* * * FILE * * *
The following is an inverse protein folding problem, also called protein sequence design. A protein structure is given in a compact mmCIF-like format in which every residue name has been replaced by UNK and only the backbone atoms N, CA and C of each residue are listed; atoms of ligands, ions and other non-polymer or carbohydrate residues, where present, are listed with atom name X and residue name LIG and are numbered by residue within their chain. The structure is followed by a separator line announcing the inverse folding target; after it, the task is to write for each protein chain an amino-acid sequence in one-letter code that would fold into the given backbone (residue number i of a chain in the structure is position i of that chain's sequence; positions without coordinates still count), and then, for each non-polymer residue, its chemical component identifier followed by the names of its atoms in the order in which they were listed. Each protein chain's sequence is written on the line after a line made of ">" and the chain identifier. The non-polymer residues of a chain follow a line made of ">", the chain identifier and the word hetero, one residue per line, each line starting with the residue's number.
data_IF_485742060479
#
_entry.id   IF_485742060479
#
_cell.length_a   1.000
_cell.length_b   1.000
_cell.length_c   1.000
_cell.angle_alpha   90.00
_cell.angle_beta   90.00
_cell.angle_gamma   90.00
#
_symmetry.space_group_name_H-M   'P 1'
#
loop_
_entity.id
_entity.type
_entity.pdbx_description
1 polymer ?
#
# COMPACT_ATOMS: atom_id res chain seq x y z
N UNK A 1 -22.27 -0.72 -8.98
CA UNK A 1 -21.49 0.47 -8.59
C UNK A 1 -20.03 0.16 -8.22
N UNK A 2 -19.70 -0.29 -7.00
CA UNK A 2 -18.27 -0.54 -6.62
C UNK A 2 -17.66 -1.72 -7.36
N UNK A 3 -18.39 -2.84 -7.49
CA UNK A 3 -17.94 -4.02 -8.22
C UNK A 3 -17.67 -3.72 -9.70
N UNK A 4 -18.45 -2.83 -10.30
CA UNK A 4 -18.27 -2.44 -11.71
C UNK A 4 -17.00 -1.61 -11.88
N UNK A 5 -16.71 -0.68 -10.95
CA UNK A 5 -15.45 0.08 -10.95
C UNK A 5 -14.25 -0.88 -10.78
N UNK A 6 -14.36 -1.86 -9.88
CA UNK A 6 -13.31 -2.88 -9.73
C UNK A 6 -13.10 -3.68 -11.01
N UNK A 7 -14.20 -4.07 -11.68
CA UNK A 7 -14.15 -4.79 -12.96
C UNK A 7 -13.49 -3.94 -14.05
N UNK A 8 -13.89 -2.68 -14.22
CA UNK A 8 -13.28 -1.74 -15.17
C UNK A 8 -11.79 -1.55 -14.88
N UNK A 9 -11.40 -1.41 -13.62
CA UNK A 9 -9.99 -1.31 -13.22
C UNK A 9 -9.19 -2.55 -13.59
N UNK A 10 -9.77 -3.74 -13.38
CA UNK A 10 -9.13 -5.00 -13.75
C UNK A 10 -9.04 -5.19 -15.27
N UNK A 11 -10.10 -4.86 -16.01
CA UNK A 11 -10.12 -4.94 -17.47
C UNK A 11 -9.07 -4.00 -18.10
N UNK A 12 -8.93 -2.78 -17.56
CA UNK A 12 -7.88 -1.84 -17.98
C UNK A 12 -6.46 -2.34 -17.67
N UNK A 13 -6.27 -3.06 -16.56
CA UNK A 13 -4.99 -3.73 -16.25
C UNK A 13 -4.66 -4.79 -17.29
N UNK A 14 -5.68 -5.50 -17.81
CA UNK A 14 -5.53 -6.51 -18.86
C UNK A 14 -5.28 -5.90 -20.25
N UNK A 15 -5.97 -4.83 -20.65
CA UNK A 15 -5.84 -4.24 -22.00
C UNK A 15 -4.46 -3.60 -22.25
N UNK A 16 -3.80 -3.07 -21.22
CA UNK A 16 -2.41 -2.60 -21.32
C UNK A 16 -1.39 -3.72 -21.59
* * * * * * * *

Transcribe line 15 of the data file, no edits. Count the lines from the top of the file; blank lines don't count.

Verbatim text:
loop_